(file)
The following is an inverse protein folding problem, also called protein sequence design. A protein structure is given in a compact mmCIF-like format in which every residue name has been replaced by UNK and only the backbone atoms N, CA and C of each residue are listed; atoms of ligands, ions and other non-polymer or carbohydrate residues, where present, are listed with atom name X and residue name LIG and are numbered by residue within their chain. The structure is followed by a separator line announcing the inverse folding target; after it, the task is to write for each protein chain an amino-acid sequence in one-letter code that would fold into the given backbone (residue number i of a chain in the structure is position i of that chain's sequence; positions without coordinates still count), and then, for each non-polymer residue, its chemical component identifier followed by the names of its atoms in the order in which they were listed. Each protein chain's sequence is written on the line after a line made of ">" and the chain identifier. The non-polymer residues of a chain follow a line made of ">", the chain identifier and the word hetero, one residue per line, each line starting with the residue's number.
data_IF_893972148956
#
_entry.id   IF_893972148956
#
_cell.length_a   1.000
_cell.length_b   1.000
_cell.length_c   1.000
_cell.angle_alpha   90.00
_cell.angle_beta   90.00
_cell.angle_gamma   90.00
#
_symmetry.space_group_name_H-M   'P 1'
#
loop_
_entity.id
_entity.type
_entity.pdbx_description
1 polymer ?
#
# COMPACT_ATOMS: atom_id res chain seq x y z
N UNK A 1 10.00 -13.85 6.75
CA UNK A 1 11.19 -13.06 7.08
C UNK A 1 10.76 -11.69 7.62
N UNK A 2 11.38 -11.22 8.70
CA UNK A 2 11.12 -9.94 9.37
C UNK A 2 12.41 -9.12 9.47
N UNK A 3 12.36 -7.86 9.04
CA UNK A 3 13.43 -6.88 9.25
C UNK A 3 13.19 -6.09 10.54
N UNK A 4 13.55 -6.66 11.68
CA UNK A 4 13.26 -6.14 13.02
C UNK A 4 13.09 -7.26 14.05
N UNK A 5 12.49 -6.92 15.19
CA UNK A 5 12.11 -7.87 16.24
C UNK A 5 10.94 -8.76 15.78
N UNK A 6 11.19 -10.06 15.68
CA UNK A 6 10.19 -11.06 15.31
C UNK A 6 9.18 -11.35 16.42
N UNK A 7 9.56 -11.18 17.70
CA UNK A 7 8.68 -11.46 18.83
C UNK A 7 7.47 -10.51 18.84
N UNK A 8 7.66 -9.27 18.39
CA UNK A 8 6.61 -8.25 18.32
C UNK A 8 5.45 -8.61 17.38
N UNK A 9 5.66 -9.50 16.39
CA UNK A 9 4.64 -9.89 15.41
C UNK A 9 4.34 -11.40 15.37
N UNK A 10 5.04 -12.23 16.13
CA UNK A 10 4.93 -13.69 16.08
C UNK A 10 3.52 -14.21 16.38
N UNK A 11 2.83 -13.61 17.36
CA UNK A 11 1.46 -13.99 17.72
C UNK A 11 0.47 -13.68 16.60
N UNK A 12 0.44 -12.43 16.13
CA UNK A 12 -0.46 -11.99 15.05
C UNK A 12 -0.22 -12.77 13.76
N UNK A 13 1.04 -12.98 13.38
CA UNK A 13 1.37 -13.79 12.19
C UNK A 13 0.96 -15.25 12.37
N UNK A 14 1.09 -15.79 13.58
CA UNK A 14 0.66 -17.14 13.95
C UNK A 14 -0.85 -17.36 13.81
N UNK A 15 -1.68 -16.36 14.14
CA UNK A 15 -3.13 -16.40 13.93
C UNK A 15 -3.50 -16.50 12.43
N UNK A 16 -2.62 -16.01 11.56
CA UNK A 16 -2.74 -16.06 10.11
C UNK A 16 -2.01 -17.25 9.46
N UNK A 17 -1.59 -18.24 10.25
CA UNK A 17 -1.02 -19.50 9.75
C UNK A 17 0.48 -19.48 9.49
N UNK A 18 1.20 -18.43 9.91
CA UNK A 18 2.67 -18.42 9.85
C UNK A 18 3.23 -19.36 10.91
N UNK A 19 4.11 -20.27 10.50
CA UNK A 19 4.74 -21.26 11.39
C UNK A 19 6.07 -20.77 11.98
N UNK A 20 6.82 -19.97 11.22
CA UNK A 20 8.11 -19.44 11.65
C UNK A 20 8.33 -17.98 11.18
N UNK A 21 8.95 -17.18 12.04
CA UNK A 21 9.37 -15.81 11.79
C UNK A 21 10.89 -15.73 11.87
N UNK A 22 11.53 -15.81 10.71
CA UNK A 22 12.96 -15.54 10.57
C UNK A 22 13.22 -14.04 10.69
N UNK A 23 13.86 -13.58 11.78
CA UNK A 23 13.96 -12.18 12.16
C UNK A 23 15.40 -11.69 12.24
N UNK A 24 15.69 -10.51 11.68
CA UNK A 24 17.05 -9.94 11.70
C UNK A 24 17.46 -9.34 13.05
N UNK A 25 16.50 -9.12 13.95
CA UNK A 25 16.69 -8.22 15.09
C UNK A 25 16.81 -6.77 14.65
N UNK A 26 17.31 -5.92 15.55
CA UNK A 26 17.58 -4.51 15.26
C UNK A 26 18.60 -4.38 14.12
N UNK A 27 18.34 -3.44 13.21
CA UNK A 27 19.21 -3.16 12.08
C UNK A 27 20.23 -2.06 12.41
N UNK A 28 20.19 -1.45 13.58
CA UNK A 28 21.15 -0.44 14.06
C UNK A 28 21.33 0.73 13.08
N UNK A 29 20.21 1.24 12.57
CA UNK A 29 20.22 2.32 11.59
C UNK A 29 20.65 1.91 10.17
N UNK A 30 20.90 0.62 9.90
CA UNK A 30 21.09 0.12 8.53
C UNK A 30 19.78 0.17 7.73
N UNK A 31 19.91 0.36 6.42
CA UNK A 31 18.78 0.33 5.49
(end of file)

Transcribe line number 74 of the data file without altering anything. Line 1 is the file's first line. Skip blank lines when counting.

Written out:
CA UNK A 18 2.67 -18.42 9.85